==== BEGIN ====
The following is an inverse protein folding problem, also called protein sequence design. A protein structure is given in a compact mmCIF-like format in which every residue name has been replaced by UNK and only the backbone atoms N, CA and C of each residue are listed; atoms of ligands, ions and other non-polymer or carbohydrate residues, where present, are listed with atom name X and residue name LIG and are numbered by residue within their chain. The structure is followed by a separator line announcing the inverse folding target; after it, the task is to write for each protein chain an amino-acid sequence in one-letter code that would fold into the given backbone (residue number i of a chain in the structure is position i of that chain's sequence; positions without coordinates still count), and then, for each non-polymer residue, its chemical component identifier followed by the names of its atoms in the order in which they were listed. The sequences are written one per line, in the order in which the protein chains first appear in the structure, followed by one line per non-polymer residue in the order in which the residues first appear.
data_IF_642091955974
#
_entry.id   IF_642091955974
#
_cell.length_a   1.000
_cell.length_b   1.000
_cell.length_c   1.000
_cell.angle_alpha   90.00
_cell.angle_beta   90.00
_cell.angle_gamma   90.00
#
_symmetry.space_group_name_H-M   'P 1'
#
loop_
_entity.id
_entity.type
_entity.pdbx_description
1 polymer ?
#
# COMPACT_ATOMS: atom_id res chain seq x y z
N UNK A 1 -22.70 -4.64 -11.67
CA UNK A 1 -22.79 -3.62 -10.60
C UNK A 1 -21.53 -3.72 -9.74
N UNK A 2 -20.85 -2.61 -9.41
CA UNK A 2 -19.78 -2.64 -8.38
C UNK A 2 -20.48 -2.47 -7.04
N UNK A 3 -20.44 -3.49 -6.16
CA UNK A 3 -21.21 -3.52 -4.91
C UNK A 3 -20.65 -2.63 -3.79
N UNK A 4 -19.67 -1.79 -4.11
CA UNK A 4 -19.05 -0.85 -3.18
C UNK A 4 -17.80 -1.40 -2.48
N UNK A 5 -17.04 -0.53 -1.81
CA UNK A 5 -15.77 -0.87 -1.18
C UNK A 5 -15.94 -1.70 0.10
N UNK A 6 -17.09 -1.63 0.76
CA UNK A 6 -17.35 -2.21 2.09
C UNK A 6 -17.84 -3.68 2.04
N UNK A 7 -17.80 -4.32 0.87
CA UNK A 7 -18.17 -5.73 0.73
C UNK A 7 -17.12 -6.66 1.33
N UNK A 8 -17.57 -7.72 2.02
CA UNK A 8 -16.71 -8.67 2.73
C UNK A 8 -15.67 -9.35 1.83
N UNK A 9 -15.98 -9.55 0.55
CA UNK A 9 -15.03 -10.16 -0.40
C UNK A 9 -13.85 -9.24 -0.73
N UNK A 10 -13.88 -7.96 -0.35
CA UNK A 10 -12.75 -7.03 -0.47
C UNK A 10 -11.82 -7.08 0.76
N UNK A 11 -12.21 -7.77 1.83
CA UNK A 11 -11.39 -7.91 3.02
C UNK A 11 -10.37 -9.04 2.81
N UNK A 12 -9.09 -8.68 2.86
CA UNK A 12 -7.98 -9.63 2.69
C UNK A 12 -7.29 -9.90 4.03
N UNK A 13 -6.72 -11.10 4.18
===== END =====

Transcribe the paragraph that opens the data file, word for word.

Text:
The following is an inverse protein folding problem, also called protein sequence design. A protein structure is given in a compact mmCIF-like format in which every residue name has been replaced by UNK and only the backbone atoms N, CA and C of each residue are listed; atoms of ligands, ions and other non-polymer or carbohydrate residues, where present, are listed with atom name X and residue name LIG and are numbered by residue within their chain. The structure is followed by a separator line announcing the inverse folding target; after it, the task is to write for each protein chain an amino-acid sequence in one-letter code that would fold into the given backbone (residue number i of a chain in the structure is position i of that chain's sequence; positions without coordinates still count), and then, for each non-polymer residue, its chemical component identifier followed by the names of its atoms in the order in which they were listed. The sequences are written one per line, in the order in which the protein chains first appear in the structure, followed by one line per non-polymer residue in the order in which the residues first appear.